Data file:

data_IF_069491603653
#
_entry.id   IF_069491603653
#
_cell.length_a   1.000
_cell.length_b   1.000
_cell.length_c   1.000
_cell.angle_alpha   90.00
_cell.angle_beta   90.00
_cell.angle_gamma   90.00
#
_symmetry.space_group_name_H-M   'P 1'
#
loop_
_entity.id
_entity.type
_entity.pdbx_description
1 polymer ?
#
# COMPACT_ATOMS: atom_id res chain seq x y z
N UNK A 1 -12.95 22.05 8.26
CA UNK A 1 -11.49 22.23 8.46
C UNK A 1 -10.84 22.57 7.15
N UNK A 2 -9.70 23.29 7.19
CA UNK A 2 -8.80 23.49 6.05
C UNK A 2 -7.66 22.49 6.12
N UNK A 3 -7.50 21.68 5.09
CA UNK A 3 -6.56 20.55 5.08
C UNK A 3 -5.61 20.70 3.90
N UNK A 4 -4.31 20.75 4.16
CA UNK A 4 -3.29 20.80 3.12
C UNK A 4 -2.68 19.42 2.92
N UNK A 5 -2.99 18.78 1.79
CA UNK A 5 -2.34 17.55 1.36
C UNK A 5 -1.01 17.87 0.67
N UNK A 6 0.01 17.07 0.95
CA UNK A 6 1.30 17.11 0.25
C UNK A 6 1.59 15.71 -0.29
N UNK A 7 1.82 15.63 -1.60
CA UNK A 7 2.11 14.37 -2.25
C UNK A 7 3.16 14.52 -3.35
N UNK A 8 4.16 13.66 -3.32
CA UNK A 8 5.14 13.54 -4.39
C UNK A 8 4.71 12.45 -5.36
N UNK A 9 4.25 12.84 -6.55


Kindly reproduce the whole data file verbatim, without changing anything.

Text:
data_IF_069491603653
#
_entry.id   IF_069491603653
#
_cell.length_a   1.000
_cell.length_b   1.000
_cell.length_c   1.000
_cell.angle_alpha   90.00
_cell.angle_beta   90.00
_cell.angle_gamma   90.00
#
_symmetry.space_group_name_H-M   'P 1'
#
loop_
_entity.id
_entity.type
_entity.pdbx_description
1 polymer ?
#
# COMPACT_ATOMS: atom_id res chain seq x y z
N UNK A 1 -12.95 22.05 8.26
CA UNK A 1 -11.49 22.23 8.46
C UNK A 1 -10.84 22.57 7.15
N UNK A 2 -9.70 23.29 7.19
CA UNK A 2 -8.80 23.49 6.05
C UNK A 2 -7.66 22.49 6.12
N UNK A 3 -7.50 21.68 5.09
CA UNK A 3 -6.56 20.55 5.08
C UNK A 3 -5.61 20.70 3.90
N UNK A 4 -4.31 20.75 4.16
CA UNK A 4 -3.29 20.80 3.12
C UNK A 4 -2.68 19.42 2.92
N UNK A 5 -2.99 18.78 1.79
CA UNK A 5 -2.34 17.55 1.36
C UNK A 5 -1.01 17.87 0.67
N UNK A 6 0.01 17.07 0.95
CA UNK A 6 1.30 17.11 0.25
C UNK A 6 1.59 15.71 -0.29
N UNK A 7 1.82 15.63 -1.60
CA UNK A 7 2.11 14.37 -2.25
C UNK A 7 3.16 14.52 -3.35
N UNK A 8 4.16 13.66 -3.32
CA UNK A 8 5.14 13.54 -4.39
C UNK A 8 4.71 12.45 -5.36
N UNK A 9 4.25 12.84 -6.55